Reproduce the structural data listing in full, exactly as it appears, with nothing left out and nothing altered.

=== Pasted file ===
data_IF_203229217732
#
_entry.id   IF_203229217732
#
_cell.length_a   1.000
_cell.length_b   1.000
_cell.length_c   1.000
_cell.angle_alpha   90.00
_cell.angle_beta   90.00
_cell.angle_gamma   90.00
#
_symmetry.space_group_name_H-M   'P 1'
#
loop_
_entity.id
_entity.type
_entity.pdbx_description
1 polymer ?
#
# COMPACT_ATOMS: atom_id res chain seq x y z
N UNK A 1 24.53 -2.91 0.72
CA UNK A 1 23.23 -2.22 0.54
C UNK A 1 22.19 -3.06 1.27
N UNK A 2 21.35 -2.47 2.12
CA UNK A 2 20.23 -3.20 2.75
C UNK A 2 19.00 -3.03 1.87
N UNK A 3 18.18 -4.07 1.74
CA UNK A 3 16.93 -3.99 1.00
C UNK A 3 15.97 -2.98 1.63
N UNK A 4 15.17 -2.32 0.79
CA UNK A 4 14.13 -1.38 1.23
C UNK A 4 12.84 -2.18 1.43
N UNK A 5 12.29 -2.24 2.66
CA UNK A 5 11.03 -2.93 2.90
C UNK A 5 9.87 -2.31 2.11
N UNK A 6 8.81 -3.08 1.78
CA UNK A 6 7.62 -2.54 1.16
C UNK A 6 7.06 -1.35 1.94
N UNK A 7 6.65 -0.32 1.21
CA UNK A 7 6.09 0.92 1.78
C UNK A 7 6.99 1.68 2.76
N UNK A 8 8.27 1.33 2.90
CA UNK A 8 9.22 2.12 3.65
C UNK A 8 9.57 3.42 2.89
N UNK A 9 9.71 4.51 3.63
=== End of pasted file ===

data_IF_203229217732
#
_entry.id   IF_203229217732
#
_cell.length_a   1.000
_cell.length_b   1.000
_cell.length_c   1.000
_cell.angle_alpha   90.00
_cell.angle_beta   90.00
_cell.angle_gamma   90.00
#
_symmetry.space_group_name_H-M   'P 1'
#
loop_
_entity.id
_entity.type
_entity.pdbx_description
1 polymer ?
#
# COMPACT_ATOMS: atom_id res chain seq x y z
N UNK A 1 24.53 -2.91 0.72
CA UNK A 1 23.23 -2.22 0.54
C UNK A 1 22.19 -3.06 1.27
N UNK A 2 21.35 -2.47 2.12
CA UNK A 2 20.23 -3.20 2.75
C UNK A 2 19.00 -3.03 1.87
N UNK A 3 18.18 -4.07 1.74
CA UNK A 3 16.93 -3.99 1.00
C UNK A 3 15.97 -2.98 1.63
N UNK A 4 15.17 -2.32 0.79
CA UNK A 4 14.13 -1.38 1.23
C UNK A 4 12.84 -2.18 1.43
N UNK A 5 12.29 -2.24 2.66
CA UNK A 5 11.03 -2.93 2.90
C UNK A 5 9.87 -2.31 2.11
N UNK A 6 8.81 -3.08 1.78
CA UNK A 6 7.62 -2.54 1.16
C UNK A 6 7.06 -1.35 1.94
N UNK A 7 6.65 -0.32 1.21
CA UNK A 7 6.09 0.92 1.78
C UNK A 7 6.99 1.68 2.76
N UNK A 8 8.27 1.33 2.90
CA UNK A 8 9.22 2.12 3.65
C UNK A 8 9.57 3.42 2.89
N UNK A 9 9.71 4.51 3.63